California Supreme Court Examines Pension Spiking

In May, the California Supreme Court heard a case with the potential to set a new precedent for pension reform across the country. The court’s decision will impact the pensions of over one million public employees and will either confirm or limit the government’s ability to adjust pension benefits after they are promised to public employees.

The case addresses the 2013 Public Employees’ Pension Reform Act enacted under the administration of Governor Jerry Brown. The most controversial component of the law banned a practice known as “pension-spiking.” Given that a worker’s year of highest earnings was used to calculate pension payments, public employees were able to work overtime and cash in accumulated vacation and sick pay to increase their earnings for one year in order to enjoy more lucrative benefits during retirement.

The financial savings incurred by the law for the California Public Employees’ Retirement System (CalPERS) fall between $28 billion and $38 billion over the next 30 years. Although huge sums, the savings are relatively meager considering the overall $300 billion in the retirement system. The California State Teacher Retirement System fund would see similar savings: almost $23 billion for the $200 billion system. Despite the relatively modest savings, Governor Gavin Newsom called for the California Supreme Court to uphold the law.

The state’s lawyers argued that public employees should be prohibited from using payments other than their salaries for pension calculations. They asserted that pension-spiking was an unauthorized practice and the state carries a responsibility to eliminate loopholes which allow employees to unlawfully tamper with their benefits, especially when the alternative includes layoffs and furloughs. Although judges are not supposed to consider current events in their decision, the current economic context certainly plays an important role in the need to enact cost-saving measures.

The unions challenging the pension reform argued that the reform violates the “California Rule,” a 60-year old law which stipulates that public employees are entitled to the pension benefits they were promised at the beginning of their employment. According to them, upholding the law would set a precedent allowing “retroactive reductions in pensions already earned”. They also argued that “pension-spiking” has long been accepted as a legal practice and therefore, the new law unconstitutionally violates both the California Rule and an implied contract.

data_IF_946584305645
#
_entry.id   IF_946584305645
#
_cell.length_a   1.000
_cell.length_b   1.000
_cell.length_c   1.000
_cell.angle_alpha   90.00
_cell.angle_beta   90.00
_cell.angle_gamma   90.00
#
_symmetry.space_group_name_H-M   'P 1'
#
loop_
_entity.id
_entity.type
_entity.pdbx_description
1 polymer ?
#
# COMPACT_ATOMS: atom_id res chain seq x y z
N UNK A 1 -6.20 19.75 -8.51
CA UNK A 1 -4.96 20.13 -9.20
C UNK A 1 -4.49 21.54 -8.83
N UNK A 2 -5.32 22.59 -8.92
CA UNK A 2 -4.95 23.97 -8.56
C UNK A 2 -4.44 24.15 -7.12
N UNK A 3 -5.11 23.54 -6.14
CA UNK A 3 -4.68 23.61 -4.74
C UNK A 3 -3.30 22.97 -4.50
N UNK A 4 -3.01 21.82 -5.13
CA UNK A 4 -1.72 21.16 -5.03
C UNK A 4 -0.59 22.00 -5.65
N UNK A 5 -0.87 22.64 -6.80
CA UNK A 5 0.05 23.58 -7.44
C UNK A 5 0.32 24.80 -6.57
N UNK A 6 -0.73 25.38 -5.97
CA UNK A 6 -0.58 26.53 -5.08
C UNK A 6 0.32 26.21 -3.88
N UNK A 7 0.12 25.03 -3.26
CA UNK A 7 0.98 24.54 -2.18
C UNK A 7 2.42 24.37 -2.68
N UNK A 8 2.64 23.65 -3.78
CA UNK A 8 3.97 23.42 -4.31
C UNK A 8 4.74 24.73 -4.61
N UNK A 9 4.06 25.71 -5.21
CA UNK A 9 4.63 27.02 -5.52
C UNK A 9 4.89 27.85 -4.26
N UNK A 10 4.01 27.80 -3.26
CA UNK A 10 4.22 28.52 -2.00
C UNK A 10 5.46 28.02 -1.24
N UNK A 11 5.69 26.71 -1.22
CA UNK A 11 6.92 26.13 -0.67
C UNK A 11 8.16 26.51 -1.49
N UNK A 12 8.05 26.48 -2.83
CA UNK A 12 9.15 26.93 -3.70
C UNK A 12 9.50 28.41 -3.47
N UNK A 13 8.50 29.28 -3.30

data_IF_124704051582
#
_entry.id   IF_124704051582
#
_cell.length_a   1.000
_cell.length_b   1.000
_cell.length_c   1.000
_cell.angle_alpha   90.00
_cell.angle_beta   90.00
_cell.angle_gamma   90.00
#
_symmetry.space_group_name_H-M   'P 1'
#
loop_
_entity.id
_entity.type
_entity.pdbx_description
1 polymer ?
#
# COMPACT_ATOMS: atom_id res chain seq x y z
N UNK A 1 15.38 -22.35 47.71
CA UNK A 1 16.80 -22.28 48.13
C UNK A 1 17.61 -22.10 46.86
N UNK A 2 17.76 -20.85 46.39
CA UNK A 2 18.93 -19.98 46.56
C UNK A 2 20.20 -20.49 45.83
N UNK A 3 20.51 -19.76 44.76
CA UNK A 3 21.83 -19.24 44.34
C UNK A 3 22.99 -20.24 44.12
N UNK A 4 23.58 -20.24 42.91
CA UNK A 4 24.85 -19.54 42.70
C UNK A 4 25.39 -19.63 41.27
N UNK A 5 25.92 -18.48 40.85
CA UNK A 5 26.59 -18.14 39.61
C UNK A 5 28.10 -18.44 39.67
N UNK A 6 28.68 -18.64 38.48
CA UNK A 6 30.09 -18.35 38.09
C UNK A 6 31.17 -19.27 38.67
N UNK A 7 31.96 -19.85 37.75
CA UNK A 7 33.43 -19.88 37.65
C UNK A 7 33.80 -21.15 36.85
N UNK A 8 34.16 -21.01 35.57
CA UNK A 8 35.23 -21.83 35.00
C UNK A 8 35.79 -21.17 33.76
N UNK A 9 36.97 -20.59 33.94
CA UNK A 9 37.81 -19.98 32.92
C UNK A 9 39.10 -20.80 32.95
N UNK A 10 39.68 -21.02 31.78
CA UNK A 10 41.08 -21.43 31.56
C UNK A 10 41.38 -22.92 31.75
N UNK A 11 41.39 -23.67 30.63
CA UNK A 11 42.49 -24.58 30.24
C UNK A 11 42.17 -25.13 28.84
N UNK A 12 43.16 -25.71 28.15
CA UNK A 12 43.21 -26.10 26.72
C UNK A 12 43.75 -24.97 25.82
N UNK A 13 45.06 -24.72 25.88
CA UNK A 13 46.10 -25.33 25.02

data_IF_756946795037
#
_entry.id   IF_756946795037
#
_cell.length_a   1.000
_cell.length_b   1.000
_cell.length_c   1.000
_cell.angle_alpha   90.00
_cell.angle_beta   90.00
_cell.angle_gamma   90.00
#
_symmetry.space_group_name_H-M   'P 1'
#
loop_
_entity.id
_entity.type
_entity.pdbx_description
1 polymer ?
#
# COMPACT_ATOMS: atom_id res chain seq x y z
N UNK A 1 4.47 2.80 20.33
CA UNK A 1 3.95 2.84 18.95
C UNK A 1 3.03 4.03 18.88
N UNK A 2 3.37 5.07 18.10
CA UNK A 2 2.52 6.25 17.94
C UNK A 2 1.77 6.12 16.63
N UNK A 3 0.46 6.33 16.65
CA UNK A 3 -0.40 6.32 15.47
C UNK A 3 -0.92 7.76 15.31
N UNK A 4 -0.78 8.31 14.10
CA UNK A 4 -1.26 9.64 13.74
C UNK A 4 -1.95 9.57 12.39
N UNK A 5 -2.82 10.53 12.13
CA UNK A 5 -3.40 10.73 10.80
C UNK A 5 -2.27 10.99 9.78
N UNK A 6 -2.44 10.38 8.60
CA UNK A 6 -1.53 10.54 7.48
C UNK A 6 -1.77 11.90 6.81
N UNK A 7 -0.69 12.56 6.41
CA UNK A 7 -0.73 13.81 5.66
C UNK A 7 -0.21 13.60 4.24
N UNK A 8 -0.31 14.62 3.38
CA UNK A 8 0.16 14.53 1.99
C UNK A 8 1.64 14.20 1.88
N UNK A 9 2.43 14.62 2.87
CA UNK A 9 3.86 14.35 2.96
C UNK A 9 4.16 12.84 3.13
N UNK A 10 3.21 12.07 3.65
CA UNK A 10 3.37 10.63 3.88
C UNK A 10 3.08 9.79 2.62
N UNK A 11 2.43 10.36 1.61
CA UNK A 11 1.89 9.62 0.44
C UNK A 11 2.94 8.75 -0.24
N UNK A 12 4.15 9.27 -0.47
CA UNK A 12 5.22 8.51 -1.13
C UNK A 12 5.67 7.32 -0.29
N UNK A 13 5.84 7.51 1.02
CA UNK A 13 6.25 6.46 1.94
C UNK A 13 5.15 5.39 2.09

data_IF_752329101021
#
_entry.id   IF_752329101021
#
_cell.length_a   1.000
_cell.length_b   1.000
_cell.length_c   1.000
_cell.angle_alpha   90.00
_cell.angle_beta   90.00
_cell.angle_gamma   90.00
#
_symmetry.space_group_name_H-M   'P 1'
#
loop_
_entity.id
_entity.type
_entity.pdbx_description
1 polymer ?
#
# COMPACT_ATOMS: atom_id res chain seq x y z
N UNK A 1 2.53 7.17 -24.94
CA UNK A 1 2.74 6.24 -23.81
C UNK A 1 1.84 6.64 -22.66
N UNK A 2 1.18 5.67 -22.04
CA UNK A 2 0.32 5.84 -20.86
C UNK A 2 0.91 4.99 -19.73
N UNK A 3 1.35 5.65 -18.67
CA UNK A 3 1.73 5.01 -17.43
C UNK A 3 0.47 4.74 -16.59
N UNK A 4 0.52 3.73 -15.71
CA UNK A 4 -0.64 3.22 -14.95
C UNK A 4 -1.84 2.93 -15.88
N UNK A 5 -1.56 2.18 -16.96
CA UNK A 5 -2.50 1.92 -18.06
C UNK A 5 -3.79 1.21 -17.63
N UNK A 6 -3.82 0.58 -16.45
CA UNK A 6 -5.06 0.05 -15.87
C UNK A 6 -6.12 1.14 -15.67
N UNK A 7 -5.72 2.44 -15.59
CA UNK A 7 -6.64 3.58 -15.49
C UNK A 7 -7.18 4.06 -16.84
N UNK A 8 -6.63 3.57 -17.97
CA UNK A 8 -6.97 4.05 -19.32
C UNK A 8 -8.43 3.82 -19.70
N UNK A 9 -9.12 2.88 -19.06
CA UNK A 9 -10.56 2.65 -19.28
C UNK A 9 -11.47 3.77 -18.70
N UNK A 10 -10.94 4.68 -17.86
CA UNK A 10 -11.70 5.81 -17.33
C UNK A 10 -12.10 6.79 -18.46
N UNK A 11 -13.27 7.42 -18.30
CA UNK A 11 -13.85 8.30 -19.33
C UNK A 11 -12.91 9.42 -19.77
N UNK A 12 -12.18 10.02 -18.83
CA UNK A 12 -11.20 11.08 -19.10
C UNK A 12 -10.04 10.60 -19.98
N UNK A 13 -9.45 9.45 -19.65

Given California’s prominence, other states will be attentively watching the outcome of the case, which tests the government’s ability to institute pension reform. The Court could choose to make a decision without addressing the California Rule by very specifically limiting “pension-spiking” without addressing the underlying, larger questions. This certainly impedes the government of California’s progress to balance their retirement system but lacks the long-term implications that would accompany a broader decision.

On one hand, striking down the California Rule would help California make headway towards a better-balanced budget. Allowing adjustments for pension budgets would relieve city managers of some pressure to enact budget cuts, furloughs, and layoffs. The decision opens the door to future pension reform, and the ability to legislate changes to the pensions of current public employees. Although this ability could certainly be manipulated, any reforms will undoubtedly be challenged in court.

Upholding the California Rule, on the other hand, would be a blow to retirement systems in desperate need of cuts, especially given the current economic context. CalPERS, the state’s largest pension system, only secured 70% of its funding before the pandemic delivered economic chaos. In order to offset the deficit caused by strict limits on pension cuts, furloughs and layoffs would be forthcoming. A future with the California Rule in-place would significantly impede the progress of pension reform.

California was already in billions of dollars of pension debt before the economic consequences of COVID-19 hit. Unfortunately, unions and state governments disagree on the methods to successfully balance the budget. Given that significant budget cuts loom in the state’s future, the court’s decision will play a role in whether retirement systems can be reduced and the extent to which state governments can do so.